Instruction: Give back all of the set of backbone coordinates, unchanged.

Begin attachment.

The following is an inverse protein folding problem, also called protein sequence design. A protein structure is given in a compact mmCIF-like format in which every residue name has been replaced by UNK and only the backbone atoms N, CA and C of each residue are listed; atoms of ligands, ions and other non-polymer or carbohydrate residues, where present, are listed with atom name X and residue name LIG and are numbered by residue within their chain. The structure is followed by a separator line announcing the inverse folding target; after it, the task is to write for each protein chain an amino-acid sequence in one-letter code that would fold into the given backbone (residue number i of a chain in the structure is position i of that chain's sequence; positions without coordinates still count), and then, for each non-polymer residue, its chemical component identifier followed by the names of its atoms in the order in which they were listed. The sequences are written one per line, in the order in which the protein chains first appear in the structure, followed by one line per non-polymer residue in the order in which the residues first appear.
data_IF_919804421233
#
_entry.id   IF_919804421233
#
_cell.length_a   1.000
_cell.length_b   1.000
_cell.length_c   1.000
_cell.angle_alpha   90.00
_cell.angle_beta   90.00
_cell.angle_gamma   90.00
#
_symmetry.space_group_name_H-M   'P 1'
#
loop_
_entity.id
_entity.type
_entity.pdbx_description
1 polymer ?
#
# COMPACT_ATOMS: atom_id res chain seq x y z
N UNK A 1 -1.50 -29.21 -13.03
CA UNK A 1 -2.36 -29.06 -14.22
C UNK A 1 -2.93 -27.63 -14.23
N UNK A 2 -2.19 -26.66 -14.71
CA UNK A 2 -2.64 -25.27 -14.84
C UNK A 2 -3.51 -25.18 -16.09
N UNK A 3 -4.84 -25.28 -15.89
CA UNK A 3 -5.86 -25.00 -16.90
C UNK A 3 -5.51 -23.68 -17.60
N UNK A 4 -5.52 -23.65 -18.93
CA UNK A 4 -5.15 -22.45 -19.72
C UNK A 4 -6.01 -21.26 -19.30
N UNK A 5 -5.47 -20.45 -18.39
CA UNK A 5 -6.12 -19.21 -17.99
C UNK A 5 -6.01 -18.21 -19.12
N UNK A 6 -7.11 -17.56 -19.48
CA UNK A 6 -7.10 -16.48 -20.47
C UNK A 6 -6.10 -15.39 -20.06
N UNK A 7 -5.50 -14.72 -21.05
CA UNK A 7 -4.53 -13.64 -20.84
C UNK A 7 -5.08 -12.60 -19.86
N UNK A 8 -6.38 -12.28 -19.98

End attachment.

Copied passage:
The following is an inverse protein folding problem, also called protein sequence design. A protein structure is given in a compact mmCIF-like format in which every residue name has been replaced by UNK and only the backbone atoms N, CA and C of each residue are listed; atoms of ligands, ions and other non-polymer or carbohydrate residues, where present, are listed with atom name X and residue name LIG and are numbered by residue within their chain. The structure is followed by a separator line announcing the inverse folding target; after it, the task is to write for each protein chain an amino-acid sequence in one-letter code that would fold into the given backbone (residue number i of a chain in the structure is position i of that chain's sequence; positions without coordinates still count), and then, for each non-polymer residue, its chemical component identifier followed by the names of its atoms in the order in which they were listed. The sequences are written one per line, in the order in which the protein chains first appear in the structure, followed by one line per non-polymer residue in the order in which the residues first appear.
data_IF_919804421233
#
_entry.id   IF_919804421233
#
_cell.length_a   1.000
_cell.length_b   1.000
_cell.length_c   1.000
_cell.angle_alpha   90.00
_cell.angle_beta   90.00
_cell.angle_gamma   90.00
#
_symmetry.space_group_name_H-M   'P 1'
#
loop_
_entity.id
_entity.type
_entity.pdbx_description
1 polymer ?
#
# COMPACT_ATOMS: atom_id res chain seq x y z
N UNK A 1 -1.50 -29.21 -13.03
CA UNK A 1 -2.36 -29.06 -14.22
C UNK A 1 -2.93 -27.63 -14.23
N UNK A 2 -2.19 -26.66 -14.71
CA UNK A 2 -2.64 -25.27 -14.84
C UNK A 2 -3.51 -25.18 -16.09
N UNK A 3 -4.84 -25.28 -15.89
CA UNK A 3 -5.86 -25.00 -16.90
C UNK A 3 -5.51 -23.68 -17.60
N UNK A 4 -5.52 -23.65 -18.93
CA UNK A 4 -5.15 -22.45 -19.72
C UNK A 4 -6.01 -21.26 -19.30
N UNK A 5 -5.47 -20.45 -18.39
CA UNK A 5 -6.12 -19.21 -17.99
C UNK A 5 -6.01 -18.21 -19.12
N UNK A 6 -7.11 -17.56 -19.48
CA UNK A 6 -7.10 -16.48 -20.47
C UNK A 6 -6.10 -15.39 -20.06
N UNK A 7 -5.50 -14.72 -21.05
CA UNK A 7 -4.53 -13.64 -20.84
C UNK A 7 -5.08 -12.60 -19.86
N UNK A 8 -6.38 -12.28 -19.98